University of North Carolina student activists go full Orwell, demanding “mandatory programming [on] ways in which racial capitalism, settler colonialism, & cisheteropatriarchy structure our world.”  They also demand that“White professors must be discouraged from leading and teaching departments” studying colonized/enslaved people/societies,” and this gem: “We DEMAND that campus police participate in the University-wide political education….Policing as an institution must be abolished.”

Vanderbilt students want the university to eliminate its policy against “obstruction or disruption of teaching, administration, & University procedures & activities.”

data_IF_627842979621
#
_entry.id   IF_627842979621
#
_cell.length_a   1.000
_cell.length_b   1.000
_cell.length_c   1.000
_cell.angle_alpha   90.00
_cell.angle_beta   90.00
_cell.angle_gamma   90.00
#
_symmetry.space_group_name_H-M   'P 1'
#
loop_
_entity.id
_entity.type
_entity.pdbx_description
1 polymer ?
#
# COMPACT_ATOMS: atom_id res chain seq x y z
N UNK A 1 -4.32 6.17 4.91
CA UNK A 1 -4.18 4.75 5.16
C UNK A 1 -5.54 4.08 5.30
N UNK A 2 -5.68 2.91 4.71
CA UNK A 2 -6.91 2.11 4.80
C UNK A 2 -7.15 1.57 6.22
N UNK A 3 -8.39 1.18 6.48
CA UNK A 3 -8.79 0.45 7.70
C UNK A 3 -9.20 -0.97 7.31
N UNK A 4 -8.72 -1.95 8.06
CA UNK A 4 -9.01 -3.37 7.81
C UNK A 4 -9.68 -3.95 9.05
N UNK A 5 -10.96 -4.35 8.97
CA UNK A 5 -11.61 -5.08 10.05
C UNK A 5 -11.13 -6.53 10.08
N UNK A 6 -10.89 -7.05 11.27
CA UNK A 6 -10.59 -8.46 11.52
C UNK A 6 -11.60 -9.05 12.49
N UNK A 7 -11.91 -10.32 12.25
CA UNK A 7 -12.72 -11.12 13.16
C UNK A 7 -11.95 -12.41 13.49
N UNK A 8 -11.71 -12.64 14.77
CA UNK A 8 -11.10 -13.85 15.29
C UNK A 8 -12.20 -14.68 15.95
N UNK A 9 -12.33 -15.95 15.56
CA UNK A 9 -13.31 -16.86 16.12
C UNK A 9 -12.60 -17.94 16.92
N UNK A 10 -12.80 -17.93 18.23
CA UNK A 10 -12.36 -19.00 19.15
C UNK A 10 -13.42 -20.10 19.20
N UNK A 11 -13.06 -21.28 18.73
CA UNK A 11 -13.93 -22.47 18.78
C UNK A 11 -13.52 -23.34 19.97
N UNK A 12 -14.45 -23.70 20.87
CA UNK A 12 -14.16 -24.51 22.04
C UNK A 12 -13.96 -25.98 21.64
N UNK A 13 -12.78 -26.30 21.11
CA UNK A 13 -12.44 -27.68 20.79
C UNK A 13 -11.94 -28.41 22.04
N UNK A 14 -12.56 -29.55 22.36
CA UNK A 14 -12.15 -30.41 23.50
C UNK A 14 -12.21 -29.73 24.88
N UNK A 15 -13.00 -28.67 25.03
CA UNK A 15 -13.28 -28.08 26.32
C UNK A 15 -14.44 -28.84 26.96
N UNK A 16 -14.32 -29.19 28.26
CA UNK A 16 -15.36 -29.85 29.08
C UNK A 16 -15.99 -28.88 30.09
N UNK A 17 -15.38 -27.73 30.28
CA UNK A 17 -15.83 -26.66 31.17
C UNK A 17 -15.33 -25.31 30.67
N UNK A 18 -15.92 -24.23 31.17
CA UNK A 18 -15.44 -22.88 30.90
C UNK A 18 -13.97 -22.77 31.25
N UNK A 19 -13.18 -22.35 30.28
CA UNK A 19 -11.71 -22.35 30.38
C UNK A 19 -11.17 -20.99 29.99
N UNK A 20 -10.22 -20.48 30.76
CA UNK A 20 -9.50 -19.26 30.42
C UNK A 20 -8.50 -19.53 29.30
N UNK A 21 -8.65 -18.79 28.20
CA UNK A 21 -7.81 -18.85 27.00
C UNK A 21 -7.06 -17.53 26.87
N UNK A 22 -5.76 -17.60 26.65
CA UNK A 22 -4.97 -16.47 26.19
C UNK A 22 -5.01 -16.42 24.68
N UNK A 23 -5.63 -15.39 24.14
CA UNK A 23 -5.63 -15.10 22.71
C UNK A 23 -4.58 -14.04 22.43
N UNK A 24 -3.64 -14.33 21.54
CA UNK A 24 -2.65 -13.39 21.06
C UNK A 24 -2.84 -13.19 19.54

There is so much more, if you have the stomach for it. Please, please make sure some debate moderator makes a list of the most outrageous demands and asks Bernie and Hillary what they think about them, as well as the campus culture and political cant that gestated this virus. Continue reading


Filed under Character, Childhood and children, Ethics Alarms Award Nominee, Ethics Dunces, Ethics Heroes, Ethics Train Wrecks, Leadership, Race, Rights, Unethical Websites

Ethics Quiz: Ann Rice O’Hanlon’s Fresco


In 1934, under the auspices of the New Deal’s Public Works of Art program, artist Ann Rice O’Hanlon painted a fresco (the largest ever painted by a woman up to that time) in the University of Kentucky’s Memorial Hall. It has become famous and is much admired by art historians, and thousands of Kentucky students have walked past it through the decades. The large, six section artwork depicts many events, industries, traditions and activities that were significant to the state, invented in Kentucky or by Kentuckians, as well as historical events. Among the scenes shown are black slaves picking tobacco and black musicians serenading whites.